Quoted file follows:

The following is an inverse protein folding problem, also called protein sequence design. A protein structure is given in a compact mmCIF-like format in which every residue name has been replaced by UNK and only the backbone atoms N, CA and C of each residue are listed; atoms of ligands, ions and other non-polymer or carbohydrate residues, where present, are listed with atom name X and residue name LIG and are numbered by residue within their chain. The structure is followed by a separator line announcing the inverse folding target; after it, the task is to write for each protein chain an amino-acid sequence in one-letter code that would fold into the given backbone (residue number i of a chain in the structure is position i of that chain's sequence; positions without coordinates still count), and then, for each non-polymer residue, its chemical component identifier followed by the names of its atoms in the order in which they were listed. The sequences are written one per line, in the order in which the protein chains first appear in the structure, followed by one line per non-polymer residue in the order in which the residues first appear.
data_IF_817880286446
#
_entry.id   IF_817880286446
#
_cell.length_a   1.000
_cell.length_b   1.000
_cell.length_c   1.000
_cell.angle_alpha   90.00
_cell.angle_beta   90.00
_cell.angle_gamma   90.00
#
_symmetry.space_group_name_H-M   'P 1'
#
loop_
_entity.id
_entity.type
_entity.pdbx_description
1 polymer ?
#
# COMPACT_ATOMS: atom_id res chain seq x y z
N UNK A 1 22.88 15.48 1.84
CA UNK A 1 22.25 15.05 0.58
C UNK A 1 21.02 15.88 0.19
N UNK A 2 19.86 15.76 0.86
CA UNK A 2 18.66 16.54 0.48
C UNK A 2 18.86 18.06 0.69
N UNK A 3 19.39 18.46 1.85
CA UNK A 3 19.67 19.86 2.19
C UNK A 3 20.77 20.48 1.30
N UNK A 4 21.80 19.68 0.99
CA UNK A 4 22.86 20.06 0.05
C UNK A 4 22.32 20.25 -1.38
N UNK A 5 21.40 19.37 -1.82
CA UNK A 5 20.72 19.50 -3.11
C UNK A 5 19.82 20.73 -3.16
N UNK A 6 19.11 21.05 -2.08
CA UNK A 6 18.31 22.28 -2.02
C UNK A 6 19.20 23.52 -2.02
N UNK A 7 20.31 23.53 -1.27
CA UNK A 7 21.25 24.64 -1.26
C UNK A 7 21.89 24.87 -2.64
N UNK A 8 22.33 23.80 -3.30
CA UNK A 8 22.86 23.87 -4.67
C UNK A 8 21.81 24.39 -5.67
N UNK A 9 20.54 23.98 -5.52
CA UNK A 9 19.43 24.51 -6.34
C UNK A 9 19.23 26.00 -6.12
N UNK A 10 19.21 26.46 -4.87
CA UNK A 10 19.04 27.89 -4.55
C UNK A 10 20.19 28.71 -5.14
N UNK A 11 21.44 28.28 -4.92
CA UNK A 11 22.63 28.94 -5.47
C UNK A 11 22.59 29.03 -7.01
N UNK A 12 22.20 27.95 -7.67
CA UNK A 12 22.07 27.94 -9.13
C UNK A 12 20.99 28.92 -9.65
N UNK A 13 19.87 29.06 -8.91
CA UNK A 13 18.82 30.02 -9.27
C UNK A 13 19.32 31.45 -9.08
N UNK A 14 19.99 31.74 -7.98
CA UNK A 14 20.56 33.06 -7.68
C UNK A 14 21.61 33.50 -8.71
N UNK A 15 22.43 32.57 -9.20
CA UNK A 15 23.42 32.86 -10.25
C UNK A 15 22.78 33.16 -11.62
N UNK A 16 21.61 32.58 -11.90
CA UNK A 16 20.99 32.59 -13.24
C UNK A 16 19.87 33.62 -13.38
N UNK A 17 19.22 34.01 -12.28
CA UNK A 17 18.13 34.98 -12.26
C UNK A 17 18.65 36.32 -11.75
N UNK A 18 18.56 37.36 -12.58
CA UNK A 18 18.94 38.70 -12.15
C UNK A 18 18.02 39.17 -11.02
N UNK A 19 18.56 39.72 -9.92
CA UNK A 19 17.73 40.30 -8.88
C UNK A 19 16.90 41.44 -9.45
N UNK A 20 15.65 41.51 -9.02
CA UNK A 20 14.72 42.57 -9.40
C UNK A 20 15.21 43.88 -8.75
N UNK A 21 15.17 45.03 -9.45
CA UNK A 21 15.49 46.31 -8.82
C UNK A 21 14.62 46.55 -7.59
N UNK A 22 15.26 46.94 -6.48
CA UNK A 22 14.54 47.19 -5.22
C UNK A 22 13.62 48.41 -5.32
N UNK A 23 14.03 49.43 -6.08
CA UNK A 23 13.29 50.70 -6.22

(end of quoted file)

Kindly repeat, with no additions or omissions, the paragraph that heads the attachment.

The following is an inverse protein folding problem, also called protein sequence design. A protein structure is given in a compact mmCIF-like format in which every residue name has been replaced by UNK and only the backbone atoms N, CA and C of each residue are listed; atoms of ligands, ions and other non-polymer or carbohydrate residues, where present, are listed with atom name X and residue name LIG and are numbered by residue within their chain. The structure is followed by a separator line announcing the inverse folding target; after it, the task is to write for each protein chain an amino-acid sequence in one-letter code that would fold into the given backbone (residue number i of a chain in the structure is position i of that chain's sequence; positions without coordinates still count), and then, for each non-polymer residue, its chemical component identifier followed by the names of its atoms in the order in which they were listed. The sequences are written one per line, in the order in which the protein chains first appear in the structure, followed by one line per non-polymer residue in the order in which the residues first appear.